A burnt-out cottage adorned with embroidered fabrics and surrounded by billowing barley, designed by a Ukrainian couple unable to return to their war-ravaged village, will be one of the unexpected highlights of RHS’ biggest flower show.
Victoria and Oleksiy Manoylo, landscape architects who were at a garden festival in Milan, Italy, when Russian troops invaded their village near Bucha and destroyed their home, have poured their trauma and defiance into the garden, which is at the RHS Hampton Court Palace will be featured at the garden party next month.
They hope the garden will help raise funds for a charity they founded, Yellow and Blue Makes Green, which aims to raise awareness and funding to help rebuild public parks, gardens and natural areas that were destroyed by the war.
Now based in Duisburg, Germany, the couple tried to convey the resilience of Ukrainians through their garden, What Does Not Burn.
“When the bombing and shelling started, we just watched from afar. We didn’t know what to do,” said Victoria, 48. “We were in shock. We tried to understand what was happening. We wanted to go home. Every week we thought, one more week and we can go home. It was a terrible time psychologically.”
They went to Germany in hopes of finding work and found they were not far from the home of Carrie Preston, a friend and show garden designer who lives in the Netherlands. It was she who came up with the idea of a show garden
“I first suggested it because I wanted to stop them from endlessly thinking about the war. And they were in this bad place. So it was, ‘Okay, let’s find a purpose,'” Preston said.
Victoria came up with the topic of what doesn’t burn after speaking to one of her clients in Ukraine. The client had built his house two years ago and she had landscaped the garden. “We had created this beautiful garden. Now everything was burned down. Everything was ashes. Nothing stays. My client said to me, ‘We’re going to plant a new garden.’”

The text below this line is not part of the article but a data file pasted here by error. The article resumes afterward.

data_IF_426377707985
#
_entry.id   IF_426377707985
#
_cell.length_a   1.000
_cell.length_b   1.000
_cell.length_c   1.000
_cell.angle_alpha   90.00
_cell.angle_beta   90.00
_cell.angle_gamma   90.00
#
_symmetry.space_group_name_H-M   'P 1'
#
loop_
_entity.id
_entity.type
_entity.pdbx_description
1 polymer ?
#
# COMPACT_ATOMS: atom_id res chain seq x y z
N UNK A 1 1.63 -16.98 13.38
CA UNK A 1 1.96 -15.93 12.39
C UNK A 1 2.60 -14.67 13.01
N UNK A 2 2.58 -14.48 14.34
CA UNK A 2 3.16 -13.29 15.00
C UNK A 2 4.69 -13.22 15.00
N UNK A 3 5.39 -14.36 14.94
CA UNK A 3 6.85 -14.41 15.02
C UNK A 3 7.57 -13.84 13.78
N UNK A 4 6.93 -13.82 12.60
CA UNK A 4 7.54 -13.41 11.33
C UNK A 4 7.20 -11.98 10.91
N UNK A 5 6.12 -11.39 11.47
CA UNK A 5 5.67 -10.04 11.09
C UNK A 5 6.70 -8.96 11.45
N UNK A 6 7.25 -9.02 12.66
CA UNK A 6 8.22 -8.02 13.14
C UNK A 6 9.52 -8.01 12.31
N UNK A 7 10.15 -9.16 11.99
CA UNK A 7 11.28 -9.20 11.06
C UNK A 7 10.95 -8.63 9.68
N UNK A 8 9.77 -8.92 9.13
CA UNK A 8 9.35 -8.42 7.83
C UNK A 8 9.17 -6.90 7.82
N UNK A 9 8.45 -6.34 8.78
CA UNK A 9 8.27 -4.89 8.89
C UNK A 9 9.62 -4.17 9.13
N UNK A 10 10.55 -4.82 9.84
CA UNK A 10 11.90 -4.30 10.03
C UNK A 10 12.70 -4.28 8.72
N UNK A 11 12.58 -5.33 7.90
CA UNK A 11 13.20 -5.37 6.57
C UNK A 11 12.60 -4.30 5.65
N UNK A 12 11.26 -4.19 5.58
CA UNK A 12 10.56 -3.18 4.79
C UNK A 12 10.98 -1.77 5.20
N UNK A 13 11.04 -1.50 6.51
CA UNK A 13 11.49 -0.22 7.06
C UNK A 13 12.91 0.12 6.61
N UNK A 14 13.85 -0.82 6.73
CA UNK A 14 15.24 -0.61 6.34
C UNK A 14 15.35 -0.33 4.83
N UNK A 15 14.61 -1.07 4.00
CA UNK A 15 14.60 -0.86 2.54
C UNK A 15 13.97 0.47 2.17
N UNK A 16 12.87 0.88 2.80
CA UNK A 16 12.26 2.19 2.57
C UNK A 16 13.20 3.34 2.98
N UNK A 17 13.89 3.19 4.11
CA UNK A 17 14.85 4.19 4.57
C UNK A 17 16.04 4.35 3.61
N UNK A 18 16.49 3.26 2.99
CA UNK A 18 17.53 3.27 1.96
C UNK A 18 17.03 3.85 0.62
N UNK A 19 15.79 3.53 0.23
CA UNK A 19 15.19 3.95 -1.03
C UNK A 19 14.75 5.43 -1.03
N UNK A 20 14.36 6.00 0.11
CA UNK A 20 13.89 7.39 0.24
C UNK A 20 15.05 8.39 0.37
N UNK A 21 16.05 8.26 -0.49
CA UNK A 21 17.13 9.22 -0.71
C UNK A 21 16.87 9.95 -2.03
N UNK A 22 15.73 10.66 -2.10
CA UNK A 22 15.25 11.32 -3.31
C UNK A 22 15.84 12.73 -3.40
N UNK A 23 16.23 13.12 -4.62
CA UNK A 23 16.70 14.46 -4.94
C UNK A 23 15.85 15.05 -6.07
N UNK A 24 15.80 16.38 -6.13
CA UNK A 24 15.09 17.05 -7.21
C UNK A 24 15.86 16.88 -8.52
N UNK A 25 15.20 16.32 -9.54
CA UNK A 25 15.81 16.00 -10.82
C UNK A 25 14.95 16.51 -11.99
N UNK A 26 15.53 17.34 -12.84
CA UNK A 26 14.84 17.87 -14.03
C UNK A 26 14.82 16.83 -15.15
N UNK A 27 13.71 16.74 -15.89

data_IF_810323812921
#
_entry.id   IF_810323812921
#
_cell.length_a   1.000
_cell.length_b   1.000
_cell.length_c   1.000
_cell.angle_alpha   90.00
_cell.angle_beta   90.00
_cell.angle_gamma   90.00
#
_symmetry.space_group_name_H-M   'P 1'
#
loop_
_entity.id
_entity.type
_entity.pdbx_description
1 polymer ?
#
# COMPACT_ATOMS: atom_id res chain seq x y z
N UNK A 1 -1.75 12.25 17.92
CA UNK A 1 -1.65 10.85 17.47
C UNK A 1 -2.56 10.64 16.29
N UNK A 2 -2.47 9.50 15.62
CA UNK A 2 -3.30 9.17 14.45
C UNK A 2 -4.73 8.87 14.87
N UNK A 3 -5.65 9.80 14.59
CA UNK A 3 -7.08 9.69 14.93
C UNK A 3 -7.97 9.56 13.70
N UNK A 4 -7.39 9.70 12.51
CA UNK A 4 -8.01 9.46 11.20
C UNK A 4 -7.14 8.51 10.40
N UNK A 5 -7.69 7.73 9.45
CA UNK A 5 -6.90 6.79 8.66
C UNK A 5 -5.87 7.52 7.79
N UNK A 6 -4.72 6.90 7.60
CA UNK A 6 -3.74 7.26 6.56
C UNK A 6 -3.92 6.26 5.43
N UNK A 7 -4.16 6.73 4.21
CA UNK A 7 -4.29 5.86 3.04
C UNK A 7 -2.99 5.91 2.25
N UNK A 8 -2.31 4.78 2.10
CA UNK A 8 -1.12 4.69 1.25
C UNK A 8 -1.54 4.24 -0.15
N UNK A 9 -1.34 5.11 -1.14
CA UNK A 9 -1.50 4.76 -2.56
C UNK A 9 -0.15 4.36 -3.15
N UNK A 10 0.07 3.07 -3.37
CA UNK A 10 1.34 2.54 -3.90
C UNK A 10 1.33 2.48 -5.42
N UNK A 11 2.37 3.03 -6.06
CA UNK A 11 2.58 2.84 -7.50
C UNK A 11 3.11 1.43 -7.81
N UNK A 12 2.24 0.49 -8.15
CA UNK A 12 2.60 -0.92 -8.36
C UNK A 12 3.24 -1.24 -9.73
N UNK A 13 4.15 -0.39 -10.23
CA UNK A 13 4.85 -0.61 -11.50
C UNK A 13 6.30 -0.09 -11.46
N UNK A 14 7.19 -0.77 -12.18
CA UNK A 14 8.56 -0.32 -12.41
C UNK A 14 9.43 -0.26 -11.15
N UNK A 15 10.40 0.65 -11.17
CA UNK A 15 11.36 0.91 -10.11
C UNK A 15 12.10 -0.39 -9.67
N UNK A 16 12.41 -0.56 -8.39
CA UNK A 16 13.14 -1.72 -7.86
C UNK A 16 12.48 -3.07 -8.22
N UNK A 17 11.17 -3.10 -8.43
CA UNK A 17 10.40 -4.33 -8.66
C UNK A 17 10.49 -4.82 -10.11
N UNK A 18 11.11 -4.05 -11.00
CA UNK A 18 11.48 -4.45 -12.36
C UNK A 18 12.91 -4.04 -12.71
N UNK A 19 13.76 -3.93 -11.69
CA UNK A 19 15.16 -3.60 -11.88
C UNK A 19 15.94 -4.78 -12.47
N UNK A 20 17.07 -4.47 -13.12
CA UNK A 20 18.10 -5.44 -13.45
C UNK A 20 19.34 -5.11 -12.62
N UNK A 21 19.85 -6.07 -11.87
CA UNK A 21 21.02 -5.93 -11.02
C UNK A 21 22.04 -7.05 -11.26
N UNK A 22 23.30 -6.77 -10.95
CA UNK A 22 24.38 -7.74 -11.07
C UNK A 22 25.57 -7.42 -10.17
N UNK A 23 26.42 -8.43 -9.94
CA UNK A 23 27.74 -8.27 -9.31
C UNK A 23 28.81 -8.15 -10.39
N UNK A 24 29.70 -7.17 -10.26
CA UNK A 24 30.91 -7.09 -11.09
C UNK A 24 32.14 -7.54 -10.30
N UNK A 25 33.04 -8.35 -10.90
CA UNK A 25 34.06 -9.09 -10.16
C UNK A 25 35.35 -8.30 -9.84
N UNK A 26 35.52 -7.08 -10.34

Victoria wanted to show that the spirit of Ukrainians “cannot be extinguished”. “I wanted to show the ashes; to show that Ukrainians exist and are reborn, like a phoenix from these ashes,” she said.
The Global Impact Garden expresses Ukrainian culture and strength, as well as hope for the future. The remains of the burned-out hut are decorated rushnyka traditional embroidered cloth used in Ukrainian rituals on occasions such as births, weddings and funerals.
The cottage will be surrounded by plants native to the country including barley and hollyhocks. Field weeds such as wild carrot, chamomile and cornflower are sown around wild fruit trees such as wild pear. Inside the structure is a sculpture in the shape of a tryzubthe Ukrainian trident, modeled on the falcon, refers to the archetypal symbol of the phoenix rising from the flames.
The couple are relying on donations and goodwill to get the garden to Hampton Court in time for the festival, which runs July 4-9. With some sponsorship from the Guild of Landscape Architects of Ukraine, they hope to reuse the garden and take it to other countries to raise money to rebuild Ukraine’s green spaces.
Everything from playgrounds to centuries-old trees to gardening tools and machinery needs to be replaced or restored, Victoria said. Donations can be made online.
“Everyone knows how our cities were destroyed. Of course, everyone is thinking about how to provide shelter to people, but at the moment not about trees and parks and the places where people can relax after suffering war,” she said.
Preston said they didn’t want the garden to be “blossoming and fateful and heavy” for fear it might be too much for people’s visceral ways to bare the truth. So it’s about finding that balance, how not to avoid talking about how truly awful the situation is, but to bring it up in a way that expresses beauty, resilience and hope.”